Sever Gansovsky

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Sever Feliksovich Gansovsky (Russian: Се́вер Фе́ликсович Гансо́вский; December 15, 1918 – September 6, 1990[1]) was a Soviet science fiction author. He mostly wrote short stories.

Biography[edit]

Sever Gansovsky was born in the family of Ella-Johanna May, a singer from Latvia. During one of the tours in Poland she met Felix Gansovsky and married him. In 1918 they had two children, Sever and Veronika. Felix disappeared soon after their birth, and Ella moved to Leningrad. During Stalinist repressions in the 1930s she was arrested and shot in prison.

Sever Gansovsky worked as a cabin boy, and sailor in Murmansk, and later as an electrician in Leningrad. He graduated from the evening school. In 1940 he entered the Leningrad State University, but in 1941 volunteered to join the army for the Great Patriotic War. He served as a marine sniper and the scout. Gansovsky was seriously wounded in 1942, but survived, although his relatives were initially told that he had been killed in action and buried. After demobilization he worked as a postman, teacher, and had some other jobs. He graduated from the Leningrad State University in 1951 (Faculty of Philology[2]). In 1954 he married Evgenia Sergeyeva, in 1955 they had a daughter called Ilona.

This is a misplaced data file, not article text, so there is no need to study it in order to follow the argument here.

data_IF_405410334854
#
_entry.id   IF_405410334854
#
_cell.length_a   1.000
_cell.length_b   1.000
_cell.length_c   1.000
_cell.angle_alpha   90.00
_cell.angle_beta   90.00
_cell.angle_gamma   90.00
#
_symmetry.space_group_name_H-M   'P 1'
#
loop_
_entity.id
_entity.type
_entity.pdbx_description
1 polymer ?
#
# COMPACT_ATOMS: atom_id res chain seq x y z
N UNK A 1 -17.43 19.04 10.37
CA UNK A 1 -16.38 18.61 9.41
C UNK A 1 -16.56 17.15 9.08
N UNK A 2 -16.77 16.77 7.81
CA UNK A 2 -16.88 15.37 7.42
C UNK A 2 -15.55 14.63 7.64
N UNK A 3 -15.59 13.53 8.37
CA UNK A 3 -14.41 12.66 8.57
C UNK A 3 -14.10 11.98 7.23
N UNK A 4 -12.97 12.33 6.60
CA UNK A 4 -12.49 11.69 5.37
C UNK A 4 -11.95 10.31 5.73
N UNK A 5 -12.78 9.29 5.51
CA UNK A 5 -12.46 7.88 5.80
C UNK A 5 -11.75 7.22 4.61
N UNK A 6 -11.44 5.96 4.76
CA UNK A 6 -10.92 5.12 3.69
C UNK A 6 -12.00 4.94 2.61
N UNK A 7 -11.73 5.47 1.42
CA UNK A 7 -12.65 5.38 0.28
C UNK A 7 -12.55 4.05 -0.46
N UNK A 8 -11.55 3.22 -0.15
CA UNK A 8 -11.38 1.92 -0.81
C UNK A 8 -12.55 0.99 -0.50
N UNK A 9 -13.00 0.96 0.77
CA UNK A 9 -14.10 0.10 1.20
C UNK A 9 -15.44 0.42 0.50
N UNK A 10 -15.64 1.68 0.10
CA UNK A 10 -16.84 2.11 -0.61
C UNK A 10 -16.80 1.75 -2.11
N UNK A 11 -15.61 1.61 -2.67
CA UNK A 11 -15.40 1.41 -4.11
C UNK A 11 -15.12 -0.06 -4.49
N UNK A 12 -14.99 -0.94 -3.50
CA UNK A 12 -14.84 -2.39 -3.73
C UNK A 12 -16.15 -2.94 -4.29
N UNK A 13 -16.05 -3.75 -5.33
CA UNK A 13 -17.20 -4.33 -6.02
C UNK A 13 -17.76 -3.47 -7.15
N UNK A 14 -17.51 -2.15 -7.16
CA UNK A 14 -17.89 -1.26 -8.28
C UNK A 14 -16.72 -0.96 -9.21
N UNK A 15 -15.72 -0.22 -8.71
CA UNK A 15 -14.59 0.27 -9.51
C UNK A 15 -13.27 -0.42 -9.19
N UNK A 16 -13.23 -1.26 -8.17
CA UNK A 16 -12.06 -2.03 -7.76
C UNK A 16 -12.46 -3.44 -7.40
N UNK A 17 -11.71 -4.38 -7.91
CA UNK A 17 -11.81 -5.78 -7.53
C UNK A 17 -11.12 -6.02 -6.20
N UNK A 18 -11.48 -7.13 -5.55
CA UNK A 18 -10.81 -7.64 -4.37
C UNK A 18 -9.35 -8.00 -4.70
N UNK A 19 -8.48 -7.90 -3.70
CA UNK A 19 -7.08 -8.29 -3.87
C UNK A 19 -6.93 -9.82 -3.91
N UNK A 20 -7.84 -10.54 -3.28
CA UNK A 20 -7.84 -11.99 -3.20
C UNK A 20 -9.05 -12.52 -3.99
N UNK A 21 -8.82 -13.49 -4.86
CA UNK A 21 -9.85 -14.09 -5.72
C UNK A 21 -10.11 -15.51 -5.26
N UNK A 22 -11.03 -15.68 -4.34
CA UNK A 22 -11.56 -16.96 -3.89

He started publishing his written works in magazines in 1950, while studying at the university. In 1959 he was awarded the First Prize at the USSR All-Union Competition for the short play To the Northwest of Berlin (Russian: Северо-западнее Берлина) and the Second Prize for another play People in This Hour (Russian: Люди этого часа). In the 1960s he switched to science fiction. His first published work in the science fiction genre was The Guest from the Stone Age (Russian: Гость из каменного века; 1960).[2] Algis Budrys compared his "A Day of Wrath" to the works of John W. Campbell.[3] In 1989 he won the Aelita Prize for his collection of short stories Instinct? (Russian: Инстинкт?). Several of his works were adapted into films.

Gansovsky was also famous for his illustrations, particularly to the first edition of Boris and Arkady Strugatsky's novel Snail on the Slope. His daughter Ilona became a painter and illustrator (died in a car crash on December 23, 2008).[4]

Works[edit]

Short Fiction[edit]

"Vincent Van Gogh", published in Aliens, Travelers and Other Strangers: New Science Fiction from the Soviet Union, edited by Boris and Arkady Strugatsky.

Collections[edit]

The Day of Wrath.

Film[edit]

Polygon (AKA The Firing Range).

References[edit]

  1. ^ "September 6: memory Day" (in Russian). Echo of Moscow. Retrieved 26 October 2014.
  2. ^ a b "Gansovsky, Sever Feliksovich" (in Russian). The Encyclopedia of Science Fiction. Retrieved 26 October 2014.
  3. ^ Budrys, Algis (September 1968). "Galaxy Bookshelf". Galaxy Science Fiction. pp. 187–193.
  4. ^ Илону покажут жителям Владивостока (in Russian). Deita.ru. September 8, 2013. Retrieved 26 October 2014.

External links[edit]